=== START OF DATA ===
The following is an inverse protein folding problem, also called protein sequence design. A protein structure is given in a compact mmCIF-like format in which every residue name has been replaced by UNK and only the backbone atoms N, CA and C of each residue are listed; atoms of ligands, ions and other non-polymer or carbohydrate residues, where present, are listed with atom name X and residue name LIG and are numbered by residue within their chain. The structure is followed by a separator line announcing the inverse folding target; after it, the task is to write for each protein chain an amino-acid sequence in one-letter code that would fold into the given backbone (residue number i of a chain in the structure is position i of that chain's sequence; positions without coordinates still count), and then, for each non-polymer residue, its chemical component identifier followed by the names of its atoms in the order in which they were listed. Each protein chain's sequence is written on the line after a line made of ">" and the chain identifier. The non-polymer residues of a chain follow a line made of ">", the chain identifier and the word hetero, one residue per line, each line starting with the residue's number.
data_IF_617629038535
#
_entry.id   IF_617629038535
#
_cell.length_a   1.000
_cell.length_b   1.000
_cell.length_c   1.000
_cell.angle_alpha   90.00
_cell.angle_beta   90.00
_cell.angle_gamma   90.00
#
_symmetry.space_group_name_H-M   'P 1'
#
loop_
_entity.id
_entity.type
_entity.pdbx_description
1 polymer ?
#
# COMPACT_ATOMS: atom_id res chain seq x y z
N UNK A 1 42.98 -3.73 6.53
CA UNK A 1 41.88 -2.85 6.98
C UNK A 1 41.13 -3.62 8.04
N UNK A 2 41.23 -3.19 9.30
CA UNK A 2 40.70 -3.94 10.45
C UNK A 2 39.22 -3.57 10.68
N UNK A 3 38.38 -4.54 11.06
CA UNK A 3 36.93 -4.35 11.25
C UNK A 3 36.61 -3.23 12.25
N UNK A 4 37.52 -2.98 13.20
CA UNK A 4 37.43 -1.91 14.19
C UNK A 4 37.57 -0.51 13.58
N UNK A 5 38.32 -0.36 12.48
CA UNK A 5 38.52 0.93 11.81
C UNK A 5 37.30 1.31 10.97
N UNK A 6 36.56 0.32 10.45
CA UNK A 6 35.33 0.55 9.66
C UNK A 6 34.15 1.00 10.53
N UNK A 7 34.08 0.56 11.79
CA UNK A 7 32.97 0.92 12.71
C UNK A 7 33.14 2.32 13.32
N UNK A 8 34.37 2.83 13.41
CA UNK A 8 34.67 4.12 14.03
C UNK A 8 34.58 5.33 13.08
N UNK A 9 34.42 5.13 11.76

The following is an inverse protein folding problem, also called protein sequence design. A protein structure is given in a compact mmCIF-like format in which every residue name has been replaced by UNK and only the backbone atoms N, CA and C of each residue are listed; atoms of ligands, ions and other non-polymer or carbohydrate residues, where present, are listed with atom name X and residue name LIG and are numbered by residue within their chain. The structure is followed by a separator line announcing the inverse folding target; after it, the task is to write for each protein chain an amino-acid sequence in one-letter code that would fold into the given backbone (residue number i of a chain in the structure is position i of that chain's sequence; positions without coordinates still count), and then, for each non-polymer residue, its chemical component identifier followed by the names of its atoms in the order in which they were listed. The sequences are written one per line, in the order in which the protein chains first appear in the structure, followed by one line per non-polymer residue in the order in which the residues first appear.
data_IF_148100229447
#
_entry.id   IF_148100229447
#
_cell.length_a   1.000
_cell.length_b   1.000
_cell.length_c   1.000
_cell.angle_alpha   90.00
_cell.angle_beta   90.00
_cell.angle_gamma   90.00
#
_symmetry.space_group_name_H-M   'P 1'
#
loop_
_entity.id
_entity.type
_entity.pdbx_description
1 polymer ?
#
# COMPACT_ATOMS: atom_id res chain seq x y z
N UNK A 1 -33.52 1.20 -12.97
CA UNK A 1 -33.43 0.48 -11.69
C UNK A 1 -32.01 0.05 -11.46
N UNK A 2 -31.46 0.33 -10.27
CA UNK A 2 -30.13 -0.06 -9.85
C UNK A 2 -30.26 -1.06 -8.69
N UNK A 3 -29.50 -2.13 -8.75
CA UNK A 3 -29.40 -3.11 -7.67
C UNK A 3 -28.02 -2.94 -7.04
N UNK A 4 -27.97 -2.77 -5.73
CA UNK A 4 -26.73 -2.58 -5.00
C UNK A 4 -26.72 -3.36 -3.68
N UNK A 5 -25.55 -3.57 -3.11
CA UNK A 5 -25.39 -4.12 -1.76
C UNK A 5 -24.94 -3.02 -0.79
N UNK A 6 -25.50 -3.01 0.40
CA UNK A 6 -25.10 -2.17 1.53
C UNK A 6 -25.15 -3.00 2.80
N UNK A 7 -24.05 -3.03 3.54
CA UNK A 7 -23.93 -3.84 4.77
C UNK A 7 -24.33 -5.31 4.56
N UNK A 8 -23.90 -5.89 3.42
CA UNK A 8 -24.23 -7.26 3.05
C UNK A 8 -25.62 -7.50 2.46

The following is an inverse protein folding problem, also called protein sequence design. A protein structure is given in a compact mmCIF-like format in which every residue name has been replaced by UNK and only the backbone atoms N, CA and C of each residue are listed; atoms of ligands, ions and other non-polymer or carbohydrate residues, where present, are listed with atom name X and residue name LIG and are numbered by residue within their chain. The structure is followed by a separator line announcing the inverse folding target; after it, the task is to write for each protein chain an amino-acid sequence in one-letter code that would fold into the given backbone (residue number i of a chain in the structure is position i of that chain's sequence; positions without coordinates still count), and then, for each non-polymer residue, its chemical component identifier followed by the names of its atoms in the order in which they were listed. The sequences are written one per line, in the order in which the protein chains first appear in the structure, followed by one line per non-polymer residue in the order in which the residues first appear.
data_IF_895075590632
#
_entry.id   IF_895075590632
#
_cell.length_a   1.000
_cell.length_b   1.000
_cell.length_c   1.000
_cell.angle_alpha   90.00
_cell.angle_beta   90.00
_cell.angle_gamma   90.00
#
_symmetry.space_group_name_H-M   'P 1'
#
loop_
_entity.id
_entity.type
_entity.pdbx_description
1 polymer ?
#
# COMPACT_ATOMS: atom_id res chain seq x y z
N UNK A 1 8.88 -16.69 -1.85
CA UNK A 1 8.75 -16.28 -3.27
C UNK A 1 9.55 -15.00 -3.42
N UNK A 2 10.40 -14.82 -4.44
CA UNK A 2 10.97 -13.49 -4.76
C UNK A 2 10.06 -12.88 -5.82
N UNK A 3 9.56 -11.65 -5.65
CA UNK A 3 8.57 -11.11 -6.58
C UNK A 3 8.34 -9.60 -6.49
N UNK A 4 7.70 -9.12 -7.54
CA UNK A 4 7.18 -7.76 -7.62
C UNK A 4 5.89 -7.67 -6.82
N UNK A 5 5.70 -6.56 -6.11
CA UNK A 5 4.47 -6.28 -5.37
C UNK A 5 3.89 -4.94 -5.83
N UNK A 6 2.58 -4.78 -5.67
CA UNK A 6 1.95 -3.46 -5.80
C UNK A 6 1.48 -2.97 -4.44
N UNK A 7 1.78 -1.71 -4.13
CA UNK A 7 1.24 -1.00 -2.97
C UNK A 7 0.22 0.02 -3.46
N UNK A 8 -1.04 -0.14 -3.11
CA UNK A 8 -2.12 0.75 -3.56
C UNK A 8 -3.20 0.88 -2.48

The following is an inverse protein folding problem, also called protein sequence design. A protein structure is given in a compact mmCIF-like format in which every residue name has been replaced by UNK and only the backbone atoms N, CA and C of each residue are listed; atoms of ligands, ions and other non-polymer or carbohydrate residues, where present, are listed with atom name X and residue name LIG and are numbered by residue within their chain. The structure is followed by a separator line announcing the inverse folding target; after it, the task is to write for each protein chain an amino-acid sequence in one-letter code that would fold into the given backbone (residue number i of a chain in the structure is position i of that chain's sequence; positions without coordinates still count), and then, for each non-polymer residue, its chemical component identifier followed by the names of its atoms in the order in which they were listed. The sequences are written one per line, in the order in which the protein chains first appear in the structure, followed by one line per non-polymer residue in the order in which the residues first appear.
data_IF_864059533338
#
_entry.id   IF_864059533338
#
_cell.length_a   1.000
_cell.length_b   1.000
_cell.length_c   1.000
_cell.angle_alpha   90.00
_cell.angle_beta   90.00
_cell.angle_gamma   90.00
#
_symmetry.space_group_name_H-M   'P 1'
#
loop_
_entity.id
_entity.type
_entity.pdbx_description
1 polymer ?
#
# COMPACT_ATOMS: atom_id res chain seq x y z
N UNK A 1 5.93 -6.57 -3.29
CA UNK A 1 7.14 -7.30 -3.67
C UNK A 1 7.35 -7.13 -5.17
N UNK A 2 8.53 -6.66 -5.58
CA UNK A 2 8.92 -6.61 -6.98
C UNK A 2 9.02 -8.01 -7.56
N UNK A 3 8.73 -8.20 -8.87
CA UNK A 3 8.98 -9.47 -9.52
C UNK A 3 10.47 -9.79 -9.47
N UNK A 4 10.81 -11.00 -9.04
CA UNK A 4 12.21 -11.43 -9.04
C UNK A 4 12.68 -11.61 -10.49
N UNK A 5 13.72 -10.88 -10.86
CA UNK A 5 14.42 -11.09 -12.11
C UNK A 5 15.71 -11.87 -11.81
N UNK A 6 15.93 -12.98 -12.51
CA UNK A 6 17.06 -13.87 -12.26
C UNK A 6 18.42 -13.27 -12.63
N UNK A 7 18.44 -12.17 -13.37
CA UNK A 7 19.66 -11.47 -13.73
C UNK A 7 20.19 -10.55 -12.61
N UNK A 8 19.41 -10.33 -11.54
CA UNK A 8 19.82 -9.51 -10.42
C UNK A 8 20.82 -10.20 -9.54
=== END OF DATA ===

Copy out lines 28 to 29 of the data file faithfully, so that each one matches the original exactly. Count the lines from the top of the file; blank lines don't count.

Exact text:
N UNK A 3 38.38 -4.54 11.06
CA UNK A 3 36.93 -4.35 11.25